In this tutorial, I will show you how to use our CLI to deploy a new Kubernetes cluster in minutes, with the most popular cloud native tools running on your machine. We will deploy a new cluster locally, and we will explore some of its most useful features. With our new functional cluster containing already a lot of goodies, you will learn a bit more about the GitOps principles with your new "source of truth repository”, use Terraform with Atlantis to create new repositories within your management cluster, add a new user in HashiCorp Vault using code only, surf the Argo CD sync waves, and master the magic steps to deploy a new application in the cloud.
Let’s jump right through this K8s fun!
Before you start this tutorial, if you prefer to watch it instead of reading, you can do so by viewing the recording of the Cloud Native Islamabad workshop I did a while ago. The additional explanations may differ from the text to the video format, but the exercises are the same.
If you just want to see k3d in action (the technology we are using for the local kubernetes platform) while learning more about it, we are having Thorsten Klein, creator of k3d in our livestream later today. Join us live (or watch the recording after) to ask us any questions.
Before you can run your own Kubernetes cluster locally, you need some basic prerequisites.
To do so, you need to use Homebrew. If you don't have Homebrew installed on your machine, but want to use it as it’s the simplest method, read their documentation. If you don't want to use it or are not on MacOS, you can read more about alternative ways to install the CLI.
brew install kubefirst/tools/kubefirst
If you already have our CLI installed, be sure you are using the latest version, as you’ll need at the minimum 2.1.5 for this tutorial. Here’s how to upgrade:
brew update brew upgrade kubefirst
To be able to run k3d locally, you need a virtualization software installed. We officially support Docker Desktop, so we suggest you install it as it’s free and available on all operating systems. You may try with alternatives like Podman or Rancher, but you may run into some problems. If it’s the case, please create an issue in the kubefirst repository or join our Slack community where we can help you.
To be able to deploy all kubefirst functionalities, we need to create two Git repositories: the gitops repository (derived from our upstream gitops-template repository—the end result repository will be specific to your cluster) which is crucial, and the metaphor one, which is an example application useful to understand the platform capabilities.
For this tutorial we will use GitHub, but you could use GitLab if you prefer by following the proper instructions in the documentation. To let kubefirst have access, you need to create a token, and export it as an environment variable. Once you have the token, run this command in your terminal:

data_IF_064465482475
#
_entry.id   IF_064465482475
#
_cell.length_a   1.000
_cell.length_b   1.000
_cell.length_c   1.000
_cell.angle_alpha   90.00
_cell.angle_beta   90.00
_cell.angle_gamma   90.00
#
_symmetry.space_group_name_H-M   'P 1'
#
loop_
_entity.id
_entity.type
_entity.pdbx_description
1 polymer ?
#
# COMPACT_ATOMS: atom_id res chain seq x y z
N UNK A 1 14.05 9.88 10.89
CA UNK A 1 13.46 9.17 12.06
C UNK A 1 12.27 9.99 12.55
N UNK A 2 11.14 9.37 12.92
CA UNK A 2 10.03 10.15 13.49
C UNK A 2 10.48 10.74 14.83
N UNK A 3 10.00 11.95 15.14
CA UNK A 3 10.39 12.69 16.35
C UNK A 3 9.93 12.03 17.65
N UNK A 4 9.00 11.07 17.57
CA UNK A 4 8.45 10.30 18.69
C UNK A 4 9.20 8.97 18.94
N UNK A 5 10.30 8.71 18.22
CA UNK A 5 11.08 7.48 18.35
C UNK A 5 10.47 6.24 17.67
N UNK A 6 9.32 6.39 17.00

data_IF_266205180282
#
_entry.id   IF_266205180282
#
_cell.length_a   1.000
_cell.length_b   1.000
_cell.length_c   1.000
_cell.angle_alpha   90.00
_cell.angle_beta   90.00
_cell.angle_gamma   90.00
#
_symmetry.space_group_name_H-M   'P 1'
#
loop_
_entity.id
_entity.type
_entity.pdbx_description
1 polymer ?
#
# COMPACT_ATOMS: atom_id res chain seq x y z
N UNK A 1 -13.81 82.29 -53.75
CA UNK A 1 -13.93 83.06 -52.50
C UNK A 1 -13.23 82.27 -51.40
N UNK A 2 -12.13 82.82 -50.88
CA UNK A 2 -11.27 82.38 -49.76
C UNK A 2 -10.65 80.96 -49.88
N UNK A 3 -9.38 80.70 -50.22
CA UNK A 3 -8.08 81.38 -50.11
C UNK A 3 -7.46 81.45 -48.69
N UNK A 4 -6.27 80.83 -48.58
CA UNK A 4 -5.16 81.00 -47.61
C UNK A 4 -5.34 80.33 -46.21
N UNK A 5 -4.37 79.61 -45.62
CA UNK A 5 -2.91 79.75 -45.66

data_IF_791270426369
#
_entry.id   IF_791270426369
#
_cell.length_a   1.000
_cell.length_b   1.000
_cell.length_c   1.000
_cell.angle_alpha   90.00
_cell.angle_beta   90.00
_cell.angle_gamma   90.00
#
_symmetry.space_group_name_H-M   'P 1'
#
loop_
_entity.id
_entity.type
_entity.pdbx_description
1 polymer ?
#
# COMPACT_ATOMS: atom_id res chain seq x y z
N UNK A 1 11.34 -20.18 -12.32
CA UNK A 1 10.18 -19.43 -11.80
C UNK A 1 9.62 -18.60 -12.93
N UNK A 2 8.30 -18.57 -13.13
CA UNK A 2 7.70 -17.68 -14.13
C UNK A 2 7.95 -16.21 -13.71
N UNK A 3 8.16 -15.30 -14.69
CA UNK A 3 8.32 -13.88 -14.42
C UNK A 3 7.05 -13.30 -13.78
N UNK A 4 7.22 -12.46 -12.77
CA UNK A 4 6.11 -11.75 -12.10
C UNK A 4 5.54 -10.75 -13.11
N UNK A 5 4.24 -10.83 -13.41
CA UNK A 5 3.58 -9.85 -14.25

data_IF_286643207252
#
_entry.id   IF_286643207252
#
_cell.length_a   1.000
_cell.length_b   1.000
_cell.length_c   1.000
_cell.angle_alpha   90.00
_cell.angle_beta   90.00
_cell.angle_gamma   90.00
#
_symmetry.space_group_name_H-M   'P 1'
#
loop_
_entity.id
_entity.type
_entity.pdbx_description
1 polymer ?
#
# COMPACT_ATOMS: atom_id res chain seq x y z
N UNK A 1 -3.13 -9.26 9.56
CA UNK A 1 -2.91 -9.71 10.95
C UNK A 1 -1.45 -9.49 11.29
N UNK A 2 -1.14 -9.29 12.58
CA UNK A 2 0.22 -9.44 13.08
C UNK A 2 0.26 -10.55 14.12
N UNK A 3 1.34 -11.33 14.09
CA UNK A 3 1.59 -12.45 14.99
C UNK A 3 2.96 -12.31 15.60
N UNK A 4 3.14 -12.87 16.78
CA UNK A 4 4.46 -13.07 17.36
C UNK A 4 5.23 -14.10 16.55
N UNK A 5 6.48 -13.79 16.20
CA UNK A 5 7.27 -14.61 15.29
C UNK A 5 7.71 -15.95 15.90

Creating a cluster is pretty simple: it’s one command. For this tutorial we will use your GitHub username, but if you prefer to use an organization, rather than your personal account, you need to use the flag `--github-org` instead of `--github-user` one in the command below.
kubefirst k3d create --cluster-name kubefirst --github-user <your-username> --git-provider github
It will take about 10 minutes to create the cluster, depending on your laptop resources, and your internet connection. Feel free to do something else while it does, like reading our documentation or watching any of our latest Kubefirst Live episodes. You will know when your cluster is ready as a new tab pointing to our console application, which you can see as your new cluster dashboard, will be open automatically in your default browser at https://kubefirst.kubefirst.dev/services.
Managing your Git repositories in Terraform is a great way to control source code access and settings in one place. To do so, open the `gitops` repository that was created for you at `https://github.com/<your-username>/gitops/`. Navigate to the `terraform/github/` folder and add a new module in the `repos.tf` file. You can copy, and paste an existing one, but be sure to change the module name, and the `repo_name` property. Do not merge directly into `main`: you need to create a pull request, which is important as we will use Atlantis to run the Terraform plan.
Alternatively, you can do the same steps using the command line instead of the GitHub web interface with these commands:
git clone email@example.com:<your-username>/gitops.git vi terraform/github/repos.tf # copy and paste an entire module, change the module name, # and repo_name value for your new repository name. # Save, and quit. git checkout -b new_repo git add terraform/github/repos.tf git commit -m "Adding a new repository to GitHub" git push -u origin
If you have the GitHub CLI installed, you can create the PR with the following command:
gh pr create
If not, open the branch in your browser, and create the pull request from the GitHub web UI.